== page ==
There are some strange things you can do with dry throwing that I haven't figured out how to make best use of.  If you throw a tall cylinder and let it dry overnight on the bat, as you'd expect it to be quite stiff.  You can actually pick up the cylinder and bat by the edge top edge of the cylinder.  However, if you do a straight pull with a roller on the inside and outside crushing it what little you can, the whole thing softens up tremendously . Then you can continue to  lift clay in the normal manner. I think it's thixotropic phenomenon.

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3 hours ago, clay lover said:

Doc, I NEED to see a picture of what you are describing.  I love gizmoes.

 

A picture of the tools  is above .  If you mean the   thixotropic phenomenon, I will have to figure  how to get a meaningful picture of that

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On 11/3/2017 at 10:37 AM, JBaymore said:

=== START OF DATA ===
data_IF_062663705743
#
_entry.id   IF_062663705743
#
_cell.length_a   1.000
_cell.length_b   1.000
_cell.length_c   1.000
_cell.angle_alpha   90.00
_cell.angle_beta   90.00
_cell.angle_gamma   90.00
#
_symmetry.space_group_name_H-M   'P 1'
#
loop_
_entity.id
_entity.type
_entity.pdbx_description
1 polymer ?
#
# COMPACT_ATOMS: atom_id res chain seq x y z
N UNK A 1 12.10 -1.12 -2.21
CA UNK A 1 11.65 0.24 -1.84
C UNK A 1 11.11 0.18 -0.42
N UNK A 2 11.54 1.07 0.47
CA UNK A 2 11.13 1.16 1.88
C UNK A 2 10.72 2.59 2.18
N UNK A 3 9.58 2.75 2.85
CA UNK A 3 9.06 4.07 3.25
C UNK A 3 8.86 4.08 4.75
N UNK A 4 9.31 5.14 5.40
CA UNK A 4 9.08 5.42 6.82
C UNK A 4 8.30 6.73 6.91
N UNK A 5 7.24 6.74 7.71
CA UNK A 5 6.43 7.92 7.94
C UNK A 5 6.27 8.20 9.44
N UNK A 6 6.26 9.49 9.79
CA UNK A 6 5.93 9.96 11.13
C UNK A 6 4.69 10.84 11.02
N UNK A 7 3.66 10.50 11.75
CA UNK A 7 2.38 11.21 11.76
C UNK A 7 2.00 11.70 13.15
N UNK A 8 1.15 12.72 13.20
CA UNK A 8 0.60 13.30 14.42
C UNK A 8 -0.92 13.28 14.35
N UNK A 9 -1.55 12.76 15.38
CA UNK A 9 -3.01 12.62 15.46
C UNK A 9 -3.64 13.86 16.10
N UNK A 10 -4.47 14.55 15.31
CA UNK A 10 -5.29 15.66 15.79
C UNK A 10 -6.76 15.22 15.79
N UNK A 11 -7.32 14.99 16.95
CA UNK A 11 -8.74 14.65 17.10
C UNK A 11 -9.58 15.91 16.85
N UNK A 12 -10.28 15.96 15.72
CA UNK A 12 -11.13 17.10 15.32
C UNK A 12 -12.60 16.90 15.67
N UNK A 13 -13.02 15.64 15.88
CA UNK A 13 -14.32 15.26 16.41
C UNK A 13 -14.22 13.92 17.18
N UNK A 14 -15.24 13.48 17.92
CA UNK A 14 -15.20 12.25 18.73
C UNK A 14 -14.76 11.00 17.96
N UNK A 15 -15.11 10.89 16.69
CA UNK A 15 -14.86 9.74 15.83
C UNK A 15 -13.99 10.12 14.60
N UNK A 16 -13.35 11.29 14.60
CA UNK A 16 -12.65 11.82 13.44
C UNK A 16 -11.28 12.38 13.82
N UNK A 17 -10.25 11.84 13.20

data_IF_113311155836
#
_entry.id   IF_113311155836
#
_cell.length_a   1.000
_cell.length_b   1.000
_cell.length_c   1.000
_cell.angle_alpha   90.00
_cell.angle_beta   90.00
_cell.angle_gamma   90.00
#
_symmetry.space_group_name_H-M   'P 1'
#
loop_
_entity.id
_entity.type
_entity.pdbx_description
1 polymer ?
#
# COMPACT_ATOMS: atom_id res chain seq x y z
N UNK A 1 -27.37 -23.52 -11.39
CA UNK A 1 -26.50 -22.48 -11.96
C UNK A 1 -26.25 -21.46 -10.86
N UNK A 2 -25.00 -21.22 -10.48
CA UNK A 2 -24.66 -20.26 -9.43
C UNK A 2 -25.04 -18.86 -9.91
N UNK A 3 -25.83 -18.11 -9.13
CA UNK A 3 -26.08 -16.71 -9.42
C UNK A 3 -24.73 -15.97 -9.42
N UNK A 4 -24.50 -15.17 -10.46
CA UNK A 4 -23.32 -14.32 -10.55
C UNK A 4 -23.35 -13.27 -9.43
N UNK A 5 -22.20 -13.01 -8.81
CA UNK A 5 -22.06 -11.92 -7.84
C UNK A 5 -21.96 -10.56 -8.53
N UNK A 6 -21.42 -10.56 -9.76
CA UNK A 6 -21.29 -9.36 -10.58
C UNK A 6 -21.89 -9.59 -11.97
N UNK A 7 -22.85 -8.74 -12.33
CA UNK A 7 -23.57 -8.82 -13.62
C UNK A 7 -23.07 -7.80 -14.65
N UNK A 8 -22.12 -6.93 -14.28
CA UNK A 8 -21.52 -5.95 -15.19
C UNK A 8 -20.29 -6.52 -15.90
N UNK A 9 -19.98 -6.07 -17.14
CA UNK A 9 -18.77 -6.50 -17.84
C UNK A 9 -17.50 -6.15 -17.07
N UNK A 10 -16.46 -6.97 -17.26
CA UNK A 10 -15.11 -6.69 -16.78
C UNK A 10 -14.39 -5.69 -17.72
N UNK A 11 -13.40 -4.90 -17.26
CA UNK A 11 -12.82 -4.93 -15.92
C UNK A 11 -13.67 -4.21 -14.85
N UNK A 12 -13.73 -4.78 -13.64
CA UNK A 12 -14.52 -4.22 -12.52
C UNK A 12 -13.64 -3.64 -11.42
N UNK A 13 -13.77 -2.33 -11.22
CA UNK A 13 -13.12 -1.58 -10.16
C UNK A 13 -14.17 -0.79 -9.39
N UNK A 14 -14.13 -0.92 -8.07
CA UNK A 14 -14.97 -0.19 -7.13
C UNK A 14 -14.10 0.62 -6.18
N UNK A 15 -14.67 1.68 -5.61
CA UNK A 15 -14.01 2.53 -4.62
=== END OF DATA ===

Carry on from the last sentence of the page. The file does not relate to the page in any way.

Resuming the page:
When I was employed at MassArt (a long time ago in a galaxy far, far away) I had the chance to learn to blow glass from Dan Dailey and Joe Upham.  As a 'plastic material', it blew me away.  It could have drawn me away from working in clay.... except for one key factor; you always had a tool between you and the material.  That was the deal killer for me.

So I would not really enjoy using the rollers and such.  I like to "touch clay every day".

But I find the IDEA very fascinating.  Love to see a video of your technique.

best,

.................john

I went to school in Phila. with Dan Dailey! Small world. I blew glass there too.I throw dry. I use ribs as I described  in the ribs post.

 

 

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Hi all, time for me to come out from my cave to ask a question.

When you say you throw dry, just how dry is "dry"??

 

thought fer the day: remember, 2 wrongs do not make a right, BUT

3 lefts will!

graybeard

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I throw totally dry. No  water at all.  Sometimes when I am throw too wet of clay, I will squish some slip out,  I will stop and dry it off. I can throw wet or dry, but not half way between.  The problem is that wet clay sticks to dry throwing tools.

Edited by docweathers